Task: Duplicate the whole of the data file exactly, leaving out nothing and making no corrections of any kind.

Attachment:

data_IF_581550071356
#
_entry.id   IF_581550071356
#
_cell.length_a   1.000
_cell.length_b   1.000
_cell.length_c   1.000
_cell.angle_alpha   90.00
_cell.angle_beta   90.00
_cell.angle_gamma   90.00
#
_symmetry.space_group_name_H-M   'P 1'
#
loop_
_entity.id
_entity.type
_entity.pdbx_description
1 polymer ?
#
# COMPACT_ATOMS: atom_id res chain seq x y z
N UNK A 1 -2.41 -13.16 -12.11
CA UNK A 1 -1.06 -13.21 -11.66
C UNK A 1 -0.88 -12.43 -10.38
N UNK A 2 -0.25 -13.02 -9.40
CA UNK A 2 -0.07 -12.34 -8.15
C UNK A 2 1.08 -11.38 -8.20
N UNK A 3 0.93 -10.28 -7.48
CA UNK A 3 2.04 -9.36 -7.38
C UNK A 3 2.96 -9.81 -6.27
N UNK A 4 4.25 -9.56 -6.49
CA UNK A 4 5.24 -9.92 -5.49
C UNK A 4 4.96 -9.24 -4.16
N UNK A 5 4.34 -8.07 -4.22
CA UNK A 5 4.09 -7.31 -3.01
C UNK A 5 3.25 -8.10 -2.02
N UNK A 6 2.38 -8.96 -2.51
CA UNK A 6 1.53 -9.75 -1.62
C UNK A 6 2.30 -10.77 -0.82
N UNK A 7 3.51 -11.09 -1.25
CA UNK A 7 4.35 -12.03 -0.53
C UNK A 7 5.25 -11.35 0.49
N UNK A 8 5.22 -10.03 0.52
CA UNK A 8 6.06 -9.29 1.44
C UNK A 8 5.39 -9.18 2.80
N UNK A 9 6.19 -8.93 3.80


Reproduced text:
data_IF_581550071356
#
_entry.id   IF_581550071356
#
_cell.length_a   1.000
_cell.length_b   1.000
_cell.length_c   1.000
_cell.angle_alpha   90.00
_cell.angle_beta   90.00
_cell.angle_gamma   90.00
#
_symmetry.space_group_name_H-M   'P 1'
#
loop_
_entity.id
_entity.type
_entity.pdbx_description
1 polymer ?
#
# COMPACT_ATOMS: atom_id res chain seq x y z
N UNK A 1 -2.41 -13.16 -12.11
CA UNK A 1 -1.06 -13.21 -11.66
C UNK A 1 -0.88 -12.43 -10.38
N UNK A 2 -0.25 -13.02 -9.40
CA UNK A 2 -0.07 -12.34 -8.15
C UNK A 2 1.08 -11.38 -8.20
N UNK A 3 0.93 -10.28 -7.48
CA UNK A 3 2.04 -9.36 -7.38
C UNK A 3 2.96 -9.81 -6.27
N UNK A 4 4.25 -9.56 -6.49
CA UNK A 4 5.24 -9.92 -5.49
C UNK A 4 4.96 -9.24 -4.16
N UNK A 5 4.34 -8.07 -4.22
CA UNK A 5 4.09 -7.31 -3.01
C UNK A 5 3.25 -8.10 -2.02
N UNK A 6 2.38 -8.96 -2.51
CA UNK A 6 1.53 -9.75 -1.62
C UNK A 6 2.30 -10.77 -0.82
N UNK A 7 3.51 -11.09 -1.25
CA UNK A 7 4.35 -12.03 -0.53
C UNK A 7 5.25 -11.35 0.49
N UNK A 8 5.22 -10.03 0.52
CA UNK A 8 6.06 -9.29 1.44
C UNK A 8 5.39 -9.18 2.80
N UNK A 9 6.19 -8.93 3.80